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A masked robber bursts into a bank, brandishing a gun. A terrified teller hands him a bundle of cash. Within seconds, he is gone. Witnesses cannot describe the robber’s face, but tell police that he wore a blue hooded sweatshirt and gloves.
Although they have no physical description of the suspect, investigators locate critical evidence outside the bank: a blue hooded sweatshirt, a glove, and some of the money stolen during the robbery. The most crucial piece of evidence, though, is silently tucked away inside the hood of the sweatshirt: two human hairs. They are analyzed and found to match a suspect’s mitochondrial DNA.
Police charge the suspect with armed robbery. At the trial, he denies committing the robbery, and points a finger at his half-brother on his father’s side. With no eyewitness identification, the jury at the suspect’s trial is left with a single question: does the DNA evidence establish guilt beyond a reasonable doubt?
Forensic DNA analysis is increasingly presented at trials. While police, lawyers, and judges may be familiar with the methods used to collect, analyze, and interpret DNA evidence, the learning curve for the group whose opinion matters most in the courtroom—the jurors—may be daunting.
The cover story in this issue of the NIJ Journal discusses findings from a study that explores how jurors interpret complex DNA evidence and how certain tools can help them better understand DNA. NIJ-funded researchers conducted a mock jury trial and examined whether innovations, such as giving jurors a DNA checklist or notebook of information prepared before trial or allowing jurors to ask questions or take notes would improve jurors’ grasp of DNA evidence. The researchers also propose steps to help ensure jurors have the necessary tools to comprehend what can be the most important evidence in a case.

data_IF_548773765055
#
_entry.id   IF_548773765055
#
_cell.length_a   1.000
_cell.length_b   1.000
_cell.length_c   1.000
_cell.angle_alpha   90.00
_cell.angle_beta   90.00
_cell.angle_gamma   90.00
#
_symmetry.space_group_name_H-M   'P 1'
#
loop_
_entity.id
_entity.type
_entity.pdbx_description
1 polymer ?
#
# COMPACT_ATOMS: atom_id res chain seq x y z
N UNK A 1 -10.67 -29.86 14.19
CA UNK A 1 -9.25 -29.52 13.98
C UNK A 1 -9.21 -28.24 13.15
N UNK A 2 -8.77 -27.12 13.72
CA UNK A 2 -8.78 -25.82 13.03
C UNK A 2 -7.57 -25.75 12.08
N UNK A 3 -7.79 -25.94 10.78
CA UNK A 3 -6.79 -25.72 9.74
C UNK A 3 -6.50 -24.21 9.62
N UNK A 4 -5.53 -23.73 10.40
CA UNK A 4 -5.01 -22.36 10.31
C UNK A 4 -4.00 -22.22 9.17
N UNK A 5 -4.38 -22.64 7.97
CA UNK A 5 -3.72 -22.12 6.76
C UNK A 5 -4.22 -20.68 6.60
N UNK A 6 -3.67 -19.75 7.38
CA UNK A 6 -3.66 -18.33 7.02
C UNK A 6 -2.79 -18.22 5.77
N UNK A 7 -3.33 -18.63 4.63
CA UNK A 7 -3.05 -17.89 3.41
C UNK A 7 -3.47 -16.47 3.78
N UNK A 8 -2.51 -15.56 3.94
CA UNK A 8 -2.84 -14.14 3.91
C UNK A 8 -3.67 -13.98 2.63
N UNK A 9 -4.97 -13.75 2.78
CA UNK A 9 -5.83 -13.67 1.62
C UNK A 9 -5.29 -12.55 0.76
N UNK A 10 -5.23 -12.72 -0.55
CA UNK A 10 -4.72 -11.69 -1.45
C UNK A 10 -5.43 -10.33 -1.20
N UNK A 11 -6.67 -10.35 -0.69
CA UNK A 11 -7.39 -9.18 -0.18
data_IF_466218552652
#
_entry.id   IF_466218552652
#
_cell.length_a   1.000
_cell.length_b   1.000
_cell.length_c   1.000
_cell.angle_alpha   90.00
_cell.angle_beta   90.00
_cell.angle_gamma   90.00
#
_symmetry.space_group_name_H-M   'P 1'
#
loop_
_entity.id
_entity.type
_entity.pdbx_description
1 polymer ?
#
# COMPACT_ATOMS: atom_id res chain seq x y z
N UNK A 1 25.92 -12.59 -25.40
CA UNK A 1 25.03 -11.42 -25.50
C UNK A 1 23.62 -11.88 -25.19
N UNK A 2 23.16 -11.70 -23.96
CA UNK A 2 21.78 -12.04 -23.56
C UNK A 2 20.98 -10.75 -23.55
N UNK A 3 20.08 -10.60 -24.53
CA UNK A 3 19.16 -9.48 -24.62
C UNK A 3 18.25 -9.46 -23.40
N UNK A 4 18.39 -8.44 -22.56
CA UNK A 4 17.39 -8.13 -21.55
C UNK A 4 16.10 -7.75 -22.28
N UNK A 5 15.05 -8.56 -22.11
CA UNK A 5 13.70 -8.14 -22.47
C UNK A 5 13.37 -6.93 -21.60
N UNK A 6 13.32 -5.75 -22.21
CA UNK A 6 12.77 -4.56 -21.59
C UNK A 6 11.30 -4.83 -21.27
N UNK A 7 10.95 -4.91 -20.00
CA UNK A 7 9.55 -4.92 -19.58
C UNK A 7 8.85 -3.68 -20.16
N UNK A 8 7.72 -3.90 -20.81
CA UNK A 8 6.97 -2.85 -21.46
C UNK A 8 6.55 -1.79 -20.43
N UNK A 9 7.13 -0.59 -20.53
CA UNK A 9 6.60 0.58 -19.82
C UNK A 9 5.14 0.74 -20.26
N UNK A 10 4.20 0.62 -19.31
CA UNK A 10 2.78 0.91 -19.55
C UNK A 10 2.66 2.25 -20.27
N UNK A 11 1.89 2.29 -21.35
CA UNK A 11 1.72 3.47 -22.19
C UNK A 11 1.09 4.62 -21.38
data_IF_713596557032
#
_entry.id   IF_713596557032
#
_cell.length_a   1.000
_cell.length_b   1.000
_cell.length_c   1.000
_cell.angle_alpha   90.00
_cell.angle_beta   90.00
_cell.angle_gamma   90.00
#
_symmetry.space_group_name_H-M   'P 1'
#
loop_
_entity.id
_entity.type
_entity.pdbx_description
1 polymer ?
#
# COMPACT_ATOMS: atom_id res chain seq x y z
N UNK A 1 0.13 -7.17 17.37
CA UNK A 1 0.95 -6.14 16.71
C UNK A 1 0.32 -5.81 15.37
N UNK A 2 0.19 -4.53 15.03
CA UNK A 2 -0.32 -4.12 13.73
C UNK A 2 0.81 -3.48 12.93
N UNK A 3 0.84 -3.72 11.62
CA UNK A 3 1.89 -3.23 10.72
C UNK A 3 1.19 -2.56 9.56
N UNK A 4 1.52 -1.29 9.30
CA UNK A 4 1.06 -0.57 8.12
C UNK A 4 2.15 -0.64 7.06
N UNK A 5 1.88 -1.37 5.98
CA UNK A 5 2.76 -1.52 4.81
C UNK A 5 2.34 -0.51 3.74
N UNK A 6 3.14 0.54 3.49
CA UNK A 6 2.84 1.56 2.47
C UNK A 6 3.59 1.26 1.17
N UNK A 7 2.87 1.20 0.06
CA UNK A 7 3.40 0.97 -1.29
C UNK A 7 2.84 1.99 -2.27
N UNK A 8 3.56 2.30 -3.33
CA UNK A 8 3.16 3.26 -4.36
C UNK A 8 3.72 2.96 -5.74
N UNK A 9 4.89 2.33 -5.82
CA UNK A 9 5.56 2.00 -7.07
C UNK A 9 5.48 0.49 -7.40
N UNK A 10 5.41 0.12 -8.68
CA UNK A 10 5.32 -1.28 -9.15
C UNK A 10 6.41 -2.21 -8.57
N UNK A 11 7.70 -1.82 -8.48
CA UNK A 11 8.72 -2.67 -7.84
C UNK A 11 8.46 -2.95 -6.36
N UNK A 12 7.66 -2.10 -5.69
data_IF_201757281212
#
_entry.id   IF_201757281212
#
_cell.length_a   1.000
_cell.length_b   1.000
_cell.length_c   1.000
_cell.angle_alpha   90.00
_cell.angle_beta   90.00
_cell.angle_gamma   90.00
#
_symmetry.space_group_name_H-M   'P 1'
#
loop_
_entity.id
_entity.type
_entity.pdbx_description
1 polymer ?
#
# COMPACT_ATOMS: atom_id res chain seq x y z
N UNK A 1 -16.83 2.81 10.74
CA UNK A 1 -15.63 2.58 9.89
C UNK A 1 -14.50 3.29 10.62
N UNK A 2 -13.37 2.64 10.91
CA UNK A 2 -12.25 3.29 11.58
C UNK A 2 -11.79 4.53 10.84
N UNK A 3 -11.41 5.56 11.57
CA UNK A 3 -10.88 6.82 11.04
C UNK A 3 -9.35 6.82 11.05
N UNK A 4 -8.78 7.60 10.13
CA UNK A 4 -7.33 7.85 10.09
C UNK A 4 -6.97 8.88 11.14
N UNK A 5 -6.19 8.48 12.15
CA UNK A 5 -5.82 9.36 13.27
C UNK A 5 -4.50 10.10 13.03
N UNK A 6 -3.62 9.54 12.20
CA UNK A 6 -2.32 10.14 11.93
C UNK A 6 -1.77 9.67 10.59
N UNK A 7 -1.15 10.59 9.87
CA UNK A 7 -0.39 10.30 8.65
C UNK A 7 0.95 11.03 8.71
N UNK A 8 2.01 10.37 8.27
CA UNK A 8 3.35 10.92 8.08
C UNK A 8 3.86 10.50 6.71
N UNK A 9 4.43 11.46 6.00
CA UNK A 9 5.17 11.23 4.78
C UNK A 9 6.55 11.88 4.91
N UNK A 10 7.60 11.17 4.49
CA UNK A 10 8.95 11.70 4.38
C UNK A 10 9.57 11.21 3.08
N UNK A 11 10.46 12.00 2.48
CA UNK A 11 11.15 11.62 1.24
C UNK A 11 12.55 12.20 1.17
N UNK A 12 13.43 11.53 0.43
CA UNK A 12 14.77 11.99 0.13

I want to acknowledge the contribution of former NIJ Director Sarah V. Hart on this project. Sarah’s support was a vital reason for its success.
Also featured in this issue of the Journal is an article profiling several NIJ-funded studies that are developing forensic markers to help determine when elder abuse has occurred. The dearth of research on this topic makes these studies essential to the success of efforts to prevent this abuse and prosecute those who commit these crimes.
Is a child at greater risk of being placed in foster care if his or her parent is incarcerated? What will the criminal justice system look like in the next few decades? And how can research on prostitution help solve homicide cases? This issue of the Journal explores findings from research on these topics.
The breadth of these articles exemplifies the wide-ranging scope of NIJ’s research and our commitment to improving the criminal justice system. I hope you will find this issue of the Journal interesting and informative.
Glenn R. Schmitt
Acting Director, National Institute of Justice